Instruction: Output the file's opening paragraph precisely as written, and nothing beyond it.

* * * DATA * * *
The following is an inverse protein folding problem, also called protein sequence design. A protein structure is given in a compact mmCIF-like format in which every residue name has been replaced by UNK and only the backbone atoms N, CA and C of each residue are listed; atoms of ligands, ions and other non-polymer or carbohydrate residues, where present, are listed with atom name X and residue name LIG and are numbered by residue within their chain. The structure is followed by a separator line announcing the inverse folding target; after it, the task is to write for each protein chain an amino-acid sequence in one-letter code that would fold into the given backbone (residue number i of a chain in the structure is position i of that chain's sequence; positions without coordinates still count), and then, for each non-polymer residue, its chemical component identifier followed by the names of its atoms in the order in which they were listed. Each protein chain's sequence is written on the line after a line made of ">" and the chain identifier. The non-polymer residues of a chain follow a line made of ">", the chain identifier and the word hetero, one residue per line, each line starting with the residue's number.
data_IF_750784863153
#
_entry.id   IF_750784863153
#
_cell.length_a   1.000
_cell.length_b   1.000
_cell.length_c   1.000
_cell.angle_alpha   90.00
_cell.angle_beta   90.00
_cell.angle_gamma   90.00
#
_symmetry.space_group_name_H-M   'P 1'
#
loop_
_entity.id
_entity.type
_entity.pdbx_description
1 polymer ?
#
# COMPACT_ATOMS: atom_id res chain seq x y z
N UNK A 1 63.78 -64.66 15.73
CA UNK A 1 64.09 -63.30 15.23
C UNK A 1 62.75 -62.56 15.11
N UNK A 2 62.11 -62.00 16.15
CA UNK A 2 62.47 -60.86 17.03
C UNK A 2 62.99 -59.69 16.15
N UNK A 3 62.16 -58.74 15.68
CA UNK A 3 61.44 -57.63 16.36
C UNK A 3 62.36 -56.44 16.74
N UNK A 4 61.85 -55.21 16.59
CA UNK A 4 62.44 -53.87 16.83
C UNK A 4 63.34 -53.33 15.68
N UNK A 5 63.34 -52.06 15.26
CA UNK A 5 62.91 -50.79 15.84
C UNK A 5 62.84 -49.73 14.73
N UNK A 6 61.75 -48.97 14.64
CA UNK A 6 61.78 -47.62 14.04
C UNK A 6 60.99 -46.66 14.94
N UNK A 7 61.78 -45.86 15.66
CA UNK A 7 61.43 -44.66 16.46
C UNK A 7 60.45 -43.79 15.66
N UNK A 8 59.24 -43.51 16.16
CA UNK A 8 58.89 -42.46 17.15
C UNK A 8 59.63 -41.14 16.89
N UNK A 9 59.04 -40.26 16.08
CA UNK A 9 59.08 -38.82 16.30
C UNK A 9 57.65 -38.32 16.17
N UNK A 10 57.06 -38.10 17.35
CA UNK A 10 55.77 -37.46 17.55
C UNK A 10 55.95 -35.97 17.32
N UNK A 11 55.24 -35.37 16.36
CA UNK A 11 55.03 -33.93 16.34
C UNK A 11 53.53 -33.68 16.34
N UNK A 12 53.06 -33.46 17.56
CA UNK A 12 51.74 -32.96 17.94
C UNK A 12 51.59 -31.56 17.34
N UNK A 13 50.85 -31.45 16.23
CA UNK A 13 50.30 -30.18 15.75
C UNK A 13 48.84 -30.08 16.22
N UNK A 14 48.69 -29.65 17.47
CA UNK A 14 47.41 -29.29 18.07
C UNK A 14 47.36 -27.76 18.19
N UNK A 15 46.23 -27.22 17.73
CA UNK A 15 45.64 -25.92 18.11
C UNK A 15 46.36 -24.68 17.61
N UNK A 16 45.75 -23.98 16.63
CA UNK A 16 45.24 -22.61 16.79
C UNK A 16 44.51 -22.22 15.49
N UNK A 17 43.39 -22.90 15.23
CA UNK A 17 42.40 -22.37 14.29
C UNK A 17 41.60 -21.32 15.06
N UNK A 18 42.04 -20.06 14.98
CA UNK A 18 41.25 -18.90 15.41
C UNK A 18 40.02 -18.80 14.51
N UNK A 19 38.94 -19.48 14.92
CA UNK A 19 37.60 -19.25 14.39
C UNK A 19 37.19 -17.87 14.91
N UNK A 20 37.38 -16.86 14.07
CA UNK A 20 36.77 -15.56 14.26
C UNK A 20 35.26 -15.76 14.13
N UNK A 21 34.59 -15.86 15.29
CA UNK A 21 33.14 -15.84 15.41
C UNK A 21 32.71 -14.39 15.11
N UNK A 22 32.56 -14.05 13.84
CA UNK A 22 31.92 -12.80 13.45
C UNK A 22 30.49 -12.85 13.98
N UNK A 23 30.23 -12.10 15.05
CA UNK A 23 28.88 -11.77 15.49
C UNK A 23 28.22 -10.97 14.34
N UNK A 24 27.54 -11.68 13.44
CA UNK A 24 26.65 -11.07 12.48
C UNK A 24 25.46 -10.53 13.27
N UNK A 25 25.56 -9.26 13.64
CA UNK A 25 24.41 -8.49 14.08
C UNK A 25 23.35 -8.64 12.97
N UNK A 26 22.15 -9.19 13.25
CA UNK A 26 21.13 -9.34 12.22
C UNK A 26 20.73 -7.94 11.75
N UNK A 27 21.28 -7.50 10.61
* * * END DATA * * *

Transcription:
The following is an inverse protein folding problem, also called protein sequence design. A protein structure is given in a compact mmCIF-like format in which every residue name has been replaced by UNK and only the backbone atoms N, CA and C of each residue are listed; atoms of ligands, ions and other non-polymer or carbohydrate residues, where present, are listed with atom name X and residue name LIG and are numbered by residue within their chain. The structure is followed by a separator line announcing the inverse folding target; after it, the task is to write for each protein chain an amino-acid sequence in one-letter code that would fold into the given backbone (residue number i of a chain in the structure is position i of that chain's sequence; positions without coordinates still count), and then, for each non-polymer residue, its chemical component identifier followed by the names of its atoms in the order in which they were listed. Each protein chain's sequence is written on the line after a line made of ">" and the chain identifier. The non-polymer residues of a chain follow a line made of ">", the chain identifier and the word hetero, one residue per line, each line starting with the residue's number.